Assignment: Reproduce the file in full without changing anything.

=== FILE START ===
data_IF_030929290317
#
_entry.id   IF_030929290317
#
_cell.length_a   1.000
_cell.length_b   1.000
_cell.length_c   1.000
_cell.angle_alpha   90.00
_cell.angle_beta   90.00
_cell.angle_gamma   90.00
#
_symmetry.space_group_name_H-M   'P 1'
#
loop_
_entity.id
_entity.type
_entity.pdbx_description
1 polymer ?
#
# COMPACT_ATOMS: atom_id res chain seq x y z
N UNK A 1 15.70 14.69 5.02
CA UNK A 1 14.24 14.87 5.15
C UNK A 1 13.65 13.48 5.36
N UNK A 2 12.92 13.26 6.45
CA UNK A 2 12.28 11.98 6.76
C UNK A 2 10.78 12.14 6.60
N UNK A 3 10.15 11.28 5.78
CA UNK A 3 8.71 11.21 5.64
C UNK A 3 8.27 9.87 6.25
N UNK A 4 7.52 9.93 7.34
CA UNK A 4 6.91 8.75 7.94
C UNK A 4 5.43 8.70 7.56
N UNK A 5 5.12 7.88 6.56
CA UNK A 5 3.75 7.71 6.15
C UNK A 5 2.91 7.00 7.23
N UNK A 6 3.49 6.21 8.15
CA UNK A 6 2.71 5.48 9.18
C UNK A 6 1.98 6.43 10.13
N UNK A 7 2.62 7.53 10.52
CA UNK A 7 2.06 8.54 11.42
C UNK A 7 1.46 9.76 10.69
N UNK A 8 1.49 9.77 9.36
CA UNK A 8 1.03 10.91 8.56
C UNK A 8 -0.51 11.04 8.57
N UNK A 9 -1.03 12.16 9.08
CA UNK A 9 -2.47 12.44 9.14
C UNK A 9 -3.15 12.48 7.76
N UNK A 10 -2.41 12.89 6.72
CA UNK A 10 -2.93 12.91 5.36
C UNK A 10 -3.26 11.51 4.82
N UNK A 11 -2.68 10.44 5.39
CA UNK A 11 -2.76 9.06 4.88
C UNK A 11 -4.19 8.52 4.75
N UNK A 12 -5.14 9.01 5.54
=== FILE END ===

data_IF_030929290317
#
_entry.id   IF_030929290317
#
_cell.length_a   1.000
_cell.length_b   1.000
_cell.length_c   1.000
_cell.angle_alpha   90.00
_cell.angle_beta   90.00
_cell.angle_gamma   90.00
#
_symmetry.space_group_name_H-M   'P 1'
#
loop_
_entity.id
_entity.type
_entity.pdbx_description
1 polymer ?
#
# COMPACT_ATOMS: atom_id res chain seq x y z
N UNK A 1 15.70 14.69 5.02
CA UNK A 1 14.24 14.87 5.15
C UNK A 1 13.65 13.48 5.36
N UNK A 2 12.92 13.26 6.45
CA UNK A 2 12.28 11.98 6.76
C UNK A 2 10.78 12.14 6.60
N UNK A 3 10.15 11.28 5.78
CA UNK A 3 8.71 11.21 5.64
C UNK A 3 8.27 9.87 6.25
N UNK A 4 7.52 9.93 7.34
CA UNK A 4 6.91 8.75 7.94
C UNK A 4 5.43 8.70 7.56
N UNK A 5 5.12 7.88 6.56
CA UNK A 5 3.75 7.71 6.15
C UNK A 5 2.91 7.00 7.23
N UNK A 6 3.49 6.21 8.15
CA UNK A 6 2.71 5.48 9.18
C UNK A 6 1.98 6.43 10.13
N UNK A 7 2.62 7.53 10.52
CA UNK A 7 2.06 8.54 11.42
C UNK A 7 1.46 9.76 10.69
N UNK A 8 1.49 9.77 9.36
CA UNK A 8 1.03 10.91 8.56
C UNK A 8 -0.51 11.04 8.57
N UNK A 9 -1.03 12.16 9.08
CA UNK A 9 -2.47 12.44 9.14
C UNK A 9 -3.15 12.48 7.76
N UNK A 10 -2.41 12.89 6.72
CA UNK A 10 -2.93 12.91 5.36
C UNK A 10 -3.26 11.51 4.82
N UNK A 11 -2.68 10.44 5.39
CA UNK A 11 -2.76 9.06 4.88
C UNK A 11 -4.19 8.52 4.75
N UNK A 12 -5.14 9.01 5.54